Let’s take a look at a scenario whereby a tenancy commenced after 24 December 2016 and is located in an RPZ. 

A rent review for a tenancy of a dwelling in an RPZ that commenced after 24 December 2016 can be carried out every 12 months. 

The landlord served a valid rent review notice in February 2020. The new rent was due to take effect in May 2020. 

However, this didn’t happen as the emergency legislation prevented rent increases from taking “effect” during the emergency period. 

The initial emergency period (relevant for rent increases) ran from 27 March 2020 until 30 June 2020. 

The tenant did not self-declare after that date to avail of the further protections against increases from taking effect.

Accordingly, the new rent came into effect and was payable from 1 August 2020.

Notwithstanding, the new rent only came into effect on 1 August 2020, the next rent review notice could in fact have been served in February 2021. The subsequent rent increase would be due in May 2021. 

So, in the above scenario, the tenant could have been faced with a total 8% rent increase within the space of a 12-month period. 

While the emergency legislation prevents a rent increase taking “effect” during the emergency period, it does not pause or prevent a rent review notice being served. 

Speaking to The Journal, Paul Murphy said he is aware of a tenant whose current rent is €1,383.46. Their last rent increase was in August 2019 and they have not had their rent increased since. 

Murphy said the tenant has received notice that their rent is being increased to €1,489.53 and will take effect in August 2021. This is an increase of just over 7%. 


Responding to Murphy in the Dáil yesterday, Tánaiste Leo Varadkar said he “didn’t envisage” that people would be able to apply rent increases retrospectively. 

“An 8% increase, for anyone, is a very big increase in any one year. I admit to not being aware of that, so I will certainly talk to the Minister [for Housing] about that,” Varadkar said. 

A spokesperson for Housing Minister Darragh O’Brien: “The Minister has been clear that the current RPZ system, which expires at the end of 2021, will be replaced with broader protections.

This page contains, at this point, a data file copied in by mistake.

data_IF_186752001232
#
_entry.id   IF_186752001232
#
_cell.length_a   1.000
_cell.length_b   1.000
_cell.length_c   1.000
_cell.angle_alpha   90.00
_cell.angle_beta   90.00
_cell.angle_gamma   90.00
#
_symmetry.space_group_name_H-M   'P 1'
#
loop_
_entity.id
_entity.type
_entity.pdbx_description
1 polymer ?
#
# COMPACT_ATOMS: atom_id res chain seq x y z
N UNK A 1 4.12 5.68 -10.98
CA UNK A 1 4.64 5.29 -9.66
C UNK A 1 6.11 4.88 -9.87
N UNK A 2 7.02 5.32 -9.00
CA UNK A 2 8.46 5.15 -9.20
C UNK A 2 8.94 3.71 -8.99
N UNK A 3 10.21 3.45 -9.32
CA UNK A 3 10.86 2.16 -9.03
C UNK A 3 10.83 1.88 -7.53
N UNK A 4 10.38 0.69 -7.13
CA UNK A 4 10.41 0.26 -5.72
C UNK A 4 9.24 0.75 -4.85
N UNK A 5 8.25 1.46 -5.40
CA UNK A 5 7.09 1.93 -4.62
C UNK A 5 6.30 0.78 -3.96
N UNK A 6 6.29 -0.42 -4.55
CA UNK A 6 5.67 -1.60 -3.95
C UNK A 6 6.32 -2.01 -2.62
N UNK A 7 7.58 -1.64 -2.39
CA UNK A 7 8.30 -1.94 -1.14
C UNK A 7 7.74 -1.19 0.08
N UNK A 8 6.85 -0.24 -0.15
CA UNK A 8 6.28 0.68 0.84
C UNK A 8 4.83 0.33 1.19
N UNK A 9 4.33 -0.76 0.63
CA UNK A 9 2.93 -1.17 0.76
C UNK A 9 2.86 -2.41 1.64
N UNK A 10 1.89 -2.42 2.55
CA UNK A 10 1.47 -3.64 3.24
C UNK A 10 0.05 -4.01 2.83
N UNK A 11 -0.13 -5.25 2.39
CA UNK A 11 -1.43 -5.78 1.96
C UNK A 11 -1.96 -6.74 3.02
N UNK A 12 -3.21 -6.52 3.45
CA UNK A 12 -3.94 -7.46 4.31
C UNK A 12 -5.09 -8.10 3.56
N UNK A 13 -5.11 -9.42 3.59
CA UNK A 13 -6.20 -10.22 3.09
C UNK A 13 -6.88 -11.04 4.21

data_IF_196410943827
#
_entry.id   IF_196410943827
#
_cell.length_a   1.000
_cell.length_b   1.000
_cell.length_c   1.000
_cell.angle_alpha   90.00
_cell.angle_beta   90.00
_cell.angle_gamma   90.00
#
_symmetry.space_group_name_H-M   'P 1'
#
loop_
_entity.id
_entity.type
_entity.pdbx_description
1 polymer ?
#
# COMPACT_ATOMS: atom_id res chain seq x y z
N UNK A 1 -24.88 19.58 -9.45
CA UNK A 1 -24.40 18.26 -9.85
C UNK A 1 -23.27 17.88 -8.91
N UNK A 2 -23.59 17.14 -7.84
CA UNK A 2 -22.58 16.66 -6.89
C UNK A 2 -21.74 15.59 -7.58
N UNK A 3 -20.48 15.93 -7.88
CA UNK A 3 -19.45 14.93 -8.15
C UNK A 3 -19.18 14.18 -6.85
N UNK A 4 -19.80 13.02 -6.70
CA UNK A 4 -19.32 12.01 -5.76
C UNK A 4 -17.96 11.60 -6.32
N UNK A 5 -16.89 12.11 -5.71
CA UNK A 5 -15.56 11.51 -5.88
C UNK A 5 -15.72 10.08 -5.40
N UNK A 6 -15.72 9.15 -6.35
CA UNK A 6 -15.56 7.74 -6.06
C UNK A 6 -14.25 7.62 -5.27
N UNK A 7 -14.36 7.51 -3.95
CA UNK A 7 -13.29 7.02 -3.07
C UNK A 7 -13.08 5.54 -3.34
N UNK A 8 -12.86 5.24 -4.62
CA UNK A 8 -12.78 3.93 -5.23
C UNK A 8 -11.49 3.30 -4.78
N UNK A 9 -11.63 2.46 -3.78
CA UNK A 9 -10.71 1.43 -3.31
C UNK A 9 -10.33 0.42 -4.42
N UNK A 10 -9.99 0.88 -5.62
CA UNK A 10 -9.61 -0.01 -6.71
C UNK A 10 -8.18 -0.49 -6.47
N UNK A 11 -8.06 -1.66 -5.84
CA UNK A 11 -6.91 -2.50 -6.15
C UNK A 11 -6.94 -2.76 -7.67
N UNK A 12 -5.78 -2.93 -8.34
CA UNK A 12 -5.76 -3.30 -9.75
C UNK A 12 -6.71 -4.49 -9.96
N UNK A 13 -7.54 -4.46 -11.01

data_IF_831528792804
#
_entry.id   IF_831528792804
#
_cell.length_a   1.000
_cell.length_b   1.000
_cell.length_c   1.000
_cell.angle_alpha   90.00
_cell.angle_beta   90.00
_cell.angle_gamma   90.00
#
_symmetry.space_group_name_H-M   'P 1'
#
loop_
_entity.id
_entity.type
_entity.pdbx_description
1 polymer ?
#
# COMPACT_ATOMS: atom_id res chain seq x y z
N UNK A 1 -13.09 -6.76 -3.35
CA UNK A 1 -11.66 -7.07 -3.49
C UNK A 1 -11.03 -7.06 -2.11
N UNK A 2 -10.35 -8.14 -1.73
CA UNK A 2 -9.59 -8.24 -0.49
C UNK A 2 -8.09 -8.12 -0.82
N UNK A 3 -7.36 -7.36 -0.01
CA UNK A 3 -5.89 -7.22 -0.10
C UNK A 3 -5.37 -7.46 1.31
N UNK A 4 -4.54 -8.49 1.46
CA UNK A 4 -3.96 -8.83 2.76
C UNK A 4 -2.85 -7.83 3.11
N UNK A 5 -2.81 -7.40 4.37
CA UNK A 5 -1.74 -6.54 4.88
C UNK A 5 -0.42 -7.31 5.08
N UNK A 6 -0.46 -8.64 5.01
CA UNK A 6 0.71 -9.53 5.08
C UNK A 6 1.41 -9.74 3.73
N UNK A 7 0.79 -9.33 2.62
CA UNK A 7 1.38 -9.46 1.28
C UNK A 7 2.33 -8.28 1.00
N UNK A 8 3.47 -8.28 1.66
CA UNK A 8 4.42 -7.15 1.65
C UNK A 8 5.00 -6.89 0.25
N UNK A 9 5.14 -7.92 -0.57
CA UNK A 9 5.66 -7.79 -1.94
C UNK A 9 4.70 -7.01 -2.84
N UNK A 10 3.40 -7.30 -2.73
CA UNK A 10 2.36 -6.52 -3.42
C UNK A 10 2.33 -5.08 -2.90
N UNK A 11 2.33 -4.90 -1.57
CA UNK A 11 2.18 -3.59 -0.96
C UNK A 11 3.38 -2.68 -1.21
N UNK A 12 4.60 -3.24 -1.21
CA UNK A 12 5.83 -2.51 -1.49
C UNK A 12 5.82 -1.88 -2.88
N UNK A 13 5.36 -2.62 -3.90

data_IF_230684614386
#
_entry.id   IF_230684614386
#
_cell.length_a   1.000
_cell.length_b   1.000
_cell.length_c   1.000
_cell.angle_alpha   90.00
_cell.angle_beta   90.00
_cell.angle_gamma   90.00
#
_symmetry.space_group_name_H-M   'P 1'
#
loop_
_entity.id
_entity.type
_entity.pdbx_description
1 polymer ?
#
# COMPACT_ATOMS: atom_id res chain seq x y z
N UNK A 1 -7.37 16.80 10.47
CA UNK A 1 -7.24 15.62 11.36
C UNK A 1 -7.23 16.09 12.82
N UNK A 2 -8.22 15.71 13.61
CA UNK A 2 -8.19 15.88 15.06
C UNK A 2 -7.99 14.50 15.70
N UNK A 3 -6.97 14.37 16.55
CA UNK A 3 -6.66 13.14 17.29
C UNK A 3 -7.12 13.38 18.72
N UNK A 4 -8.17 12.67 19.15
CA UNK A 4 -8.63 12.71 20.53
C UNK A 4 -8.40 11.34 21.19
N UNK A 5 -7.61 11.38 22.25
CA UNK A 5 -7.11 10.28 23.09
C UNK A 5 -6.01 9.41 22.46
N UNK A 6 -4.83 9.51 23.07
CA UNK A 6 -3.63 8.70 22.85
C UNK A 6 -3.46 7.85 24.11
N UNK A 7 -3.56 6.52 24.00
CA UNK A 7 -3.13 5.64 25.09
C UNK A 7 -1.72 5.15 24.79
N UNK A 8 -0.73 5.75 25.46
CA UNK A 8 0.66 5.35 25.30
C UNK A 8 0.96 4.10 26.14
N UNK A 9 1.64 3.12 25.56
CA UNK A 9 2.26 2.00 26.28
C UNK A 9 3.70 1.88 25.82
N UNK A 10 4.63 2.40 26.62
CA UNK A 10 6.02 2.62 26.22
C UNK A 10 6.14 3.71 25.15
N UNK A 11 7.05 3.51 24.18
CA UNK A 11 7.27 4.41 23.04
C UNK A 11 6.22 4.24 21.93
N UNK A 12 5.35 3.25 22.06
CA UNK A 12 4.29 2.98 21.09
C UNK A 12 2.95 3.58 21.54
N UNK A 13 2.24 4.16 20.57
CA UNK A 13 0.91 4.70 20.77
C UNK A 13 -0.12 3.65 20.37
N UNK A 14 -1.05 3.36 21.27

“Minister O’Brien will bring a comprehensive bill for renters before the Oireachtas in the Autumn to include provisions such as long-term security of tenure and rent levels.” 

Sinn Féin’s housing spokesperson Eoin Ó Broin has today called on O’Brien to prioritise the publication of legislation that will replace the RPZ legislation.

“It was always the case that this legislation allowed for an 8% increase if the rent review took place after two years. It was one of the many issues we had with the legislation,” Ó Broin said. 

“Given how this legislation has failed and that rents have continued to increase since, we now believe a three-year ban on rent increases is the only way to halt rising rental costs,” he said. 

Ó Broin said O’Brien needs to publish the new legislation “as soon as possible”. 

“Renters cannot wait,” he said. 

With reporting by Christina Finn

Readers like you are keeping these stories free for everyone...
Our Explainer articles bring context and explanations in plain language to help make sense of complex issues. We're asking readers like you to support us so we can continue to provide helpful context to everyone, regardless of their ability to pay.

Your Voice
Readers Comments
This is YOUR comments community. Stay civil, stay constructive, stay on topic. Please familiarise yourself with our comments policy here before taking part.
Leave a Comment
    Submit a report
    Please help us understand how this comment violates our community guidelines.
    Thank you for the feedback
    Your feedback has been sent to our team for review.

    Leave a commentcancel